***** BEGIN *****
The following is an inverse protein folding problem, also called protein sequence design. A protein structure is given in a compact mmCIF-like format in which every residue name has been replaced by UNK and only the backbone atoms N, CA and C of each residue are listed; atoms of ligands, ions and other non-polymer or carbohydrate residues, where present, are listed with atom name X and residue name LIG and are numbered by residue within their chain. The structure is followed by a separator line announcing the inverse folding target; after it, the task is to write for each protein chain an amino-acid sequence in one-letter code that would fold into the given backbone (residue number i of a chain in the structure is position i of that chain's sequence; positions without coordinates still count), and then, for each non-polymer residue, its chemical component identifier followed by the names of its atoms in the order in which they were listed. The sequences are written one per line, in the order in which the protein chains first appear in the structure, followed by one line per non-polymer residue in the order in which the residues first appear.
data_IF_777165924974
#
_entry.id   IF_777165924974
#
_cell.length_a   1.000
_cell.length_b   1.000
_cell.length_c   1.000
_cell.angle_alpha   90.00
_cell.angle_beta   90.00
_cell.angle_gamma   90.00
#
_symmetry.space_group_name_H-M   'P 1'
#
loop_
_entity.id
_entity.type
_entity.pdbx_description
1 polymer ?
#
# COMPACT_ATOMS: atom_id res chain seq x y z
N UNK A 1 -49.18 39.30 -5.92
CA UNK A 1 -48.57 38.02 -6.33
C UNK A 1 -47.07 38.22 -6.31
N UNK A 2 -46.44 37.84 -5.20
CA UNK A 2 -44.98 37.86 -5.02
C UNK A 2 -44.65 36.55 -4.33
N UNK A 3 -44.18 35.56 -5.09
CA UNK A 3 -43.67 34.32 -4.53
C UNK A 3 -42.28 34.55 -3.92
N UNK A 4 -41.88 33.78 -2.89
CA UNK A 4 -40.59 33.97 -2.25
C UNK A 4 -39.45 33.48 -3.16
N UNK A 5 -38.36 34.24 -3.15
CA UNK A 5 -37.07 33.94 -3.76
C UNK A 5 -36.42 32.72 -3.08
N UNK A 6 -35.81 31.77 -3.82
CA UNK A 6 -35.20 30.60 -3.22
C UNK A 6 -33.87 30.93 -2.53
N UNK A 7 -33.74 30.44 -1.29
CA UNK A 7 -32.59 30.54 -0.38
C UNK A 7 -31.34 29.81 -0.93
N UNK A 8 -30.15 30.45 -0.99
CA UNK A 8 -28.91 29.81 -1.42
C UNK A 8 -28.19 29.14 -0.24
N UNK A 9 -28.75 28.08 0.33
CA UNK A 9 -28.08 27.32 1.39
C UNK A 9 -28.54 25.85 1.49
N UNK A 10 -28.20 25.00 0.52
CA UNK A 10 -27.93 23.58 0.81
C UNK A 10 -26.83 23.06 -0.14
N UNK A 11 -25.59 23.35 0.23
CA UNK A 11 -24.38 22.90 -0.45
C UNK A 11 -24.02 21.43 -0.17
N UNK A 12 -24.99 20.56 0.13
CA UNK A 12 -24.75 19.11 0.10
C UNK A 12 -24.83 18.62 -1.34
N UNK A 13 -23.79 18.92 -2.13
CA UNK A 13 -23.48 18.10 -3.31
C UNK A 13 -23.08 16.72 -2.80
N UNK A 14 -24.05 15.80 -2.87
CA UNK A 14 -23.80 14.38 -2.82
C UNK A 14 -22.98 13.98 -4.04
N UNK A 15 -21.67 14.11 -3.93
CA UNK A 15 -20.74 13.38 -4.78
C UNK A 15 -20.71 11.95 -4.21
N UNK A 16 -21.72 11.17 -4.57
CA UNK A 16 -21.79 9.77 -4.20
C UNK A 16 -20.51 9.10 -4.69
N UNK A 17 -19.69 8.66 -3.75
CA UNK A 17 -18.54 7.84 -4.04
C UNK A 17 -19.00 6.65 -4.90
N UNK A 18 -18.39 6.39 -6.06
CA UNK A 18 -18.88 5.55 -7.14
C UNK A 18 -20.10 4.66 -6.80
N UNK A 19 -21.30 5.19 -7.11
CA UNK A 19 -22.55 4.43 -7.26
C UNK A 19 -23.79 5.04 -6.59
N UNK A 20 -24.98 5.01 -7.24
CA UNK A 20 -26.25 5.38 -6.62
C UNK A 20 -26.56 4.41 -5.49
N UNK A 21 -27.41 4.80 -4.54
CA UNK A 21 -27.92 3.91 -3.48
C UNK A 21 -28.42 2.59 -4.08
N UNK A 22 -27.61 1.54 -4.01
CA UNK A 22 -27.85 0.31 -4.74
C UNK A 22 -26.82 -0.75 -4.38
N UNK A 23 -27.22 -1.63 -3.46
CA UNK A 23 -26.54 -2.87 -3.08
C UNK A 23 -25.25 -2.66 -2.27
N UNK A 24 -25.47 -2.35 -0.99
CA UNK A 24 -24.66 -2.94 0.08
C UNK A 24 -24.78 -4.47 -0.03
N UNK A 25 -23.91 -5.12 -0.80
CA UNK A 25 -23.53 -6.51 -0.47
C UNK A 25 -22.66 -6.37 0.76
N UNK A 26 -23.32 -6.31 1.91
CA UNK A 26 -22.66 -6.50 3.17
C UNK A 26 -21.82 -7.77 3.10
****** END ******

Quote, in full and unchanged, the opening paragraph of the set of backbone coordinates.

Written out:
The following is an inverse protein folding problem, also called protein sequence design. A protein structure is given in a compact mmCIF-like format in which every residue name has been replaced by UNK and only the backbone atoms N, CA and C of each residue are listed; atoms of ligands, ions and other non-polymer or carbohydrate residues, where present, are listed with atom name X and residue name LIG and are numbered by residue within their chain. The structure is followed by a separator line announcing the inverse folding target; after it, the task is to write for each protein chain an amino-acid sequence in one-letter code that would fold into the given backbone (residue number i of a chain in the structure is position i of that chain's sequence; positions without coordinates still count), and then, for each non-polymer residue, its chemical component identifier followed by the names of its atoms in the order in which they were listed. The sequences are written one per line, in the order in which the protein chains first appear in the structure, followed by one line per non-polymer residue in the order in which the residues first appear.